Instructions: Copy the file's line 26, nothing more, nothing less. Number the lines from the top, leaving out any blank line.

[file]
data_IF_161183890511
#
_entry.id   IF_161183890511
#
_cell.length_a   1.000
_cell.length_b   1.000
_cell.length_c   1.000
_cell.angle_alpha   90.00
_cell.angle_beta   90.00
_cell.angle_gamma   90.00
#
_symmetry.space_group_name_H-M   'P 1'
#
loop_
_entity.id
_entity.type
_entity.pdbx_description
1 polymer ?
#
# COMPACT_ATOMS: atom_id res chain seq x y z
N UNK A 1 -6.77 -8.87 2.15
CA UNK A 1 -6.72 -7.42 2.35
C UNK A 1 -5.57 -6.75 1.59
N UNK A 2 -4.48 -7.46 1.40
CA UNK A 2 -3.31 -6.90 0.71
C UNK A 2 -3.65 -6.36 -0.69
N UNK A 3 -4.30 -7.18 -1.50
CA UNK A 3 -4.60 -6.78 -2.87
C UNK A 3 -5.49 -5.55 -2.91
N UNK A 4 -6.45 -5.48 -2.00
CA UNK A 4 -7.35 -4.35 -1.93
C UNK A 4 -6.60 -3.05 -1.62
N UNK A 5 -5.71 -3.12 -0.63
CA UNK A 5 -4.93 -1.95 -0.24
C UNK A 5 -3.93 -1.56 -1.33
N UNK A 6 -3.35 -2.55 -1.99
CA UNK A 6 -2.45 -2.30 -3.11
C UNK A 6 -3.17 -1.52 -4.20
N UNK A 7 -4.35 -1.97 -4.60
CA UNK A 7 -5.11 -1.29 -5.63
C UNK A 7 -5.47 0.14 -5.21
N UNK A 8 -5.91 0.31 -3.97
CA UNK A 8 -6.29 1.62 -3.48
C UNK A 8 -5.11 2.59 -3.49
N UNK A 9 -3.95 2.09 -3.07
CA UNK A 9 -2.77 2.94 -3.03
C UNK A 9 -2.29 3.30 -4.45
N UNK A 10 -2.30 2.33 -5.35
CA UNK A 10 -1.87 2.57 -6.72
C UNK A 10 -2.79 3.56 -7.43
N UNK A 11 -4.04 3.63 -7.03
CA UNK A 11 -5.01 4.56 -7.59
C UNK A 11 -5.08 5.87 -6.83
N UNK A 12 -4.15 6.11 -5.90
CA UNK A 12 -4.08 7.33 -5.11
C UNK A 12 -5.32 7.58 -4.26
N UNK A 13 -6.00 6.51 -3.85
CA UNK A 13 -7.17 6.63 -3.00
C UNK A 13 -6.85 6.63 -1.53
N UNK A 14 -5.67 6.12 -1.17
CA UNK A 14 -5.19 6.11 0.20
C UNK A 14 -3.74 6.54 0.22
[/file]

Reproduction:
C UNK A 2 -3.65 -6.36 -0.69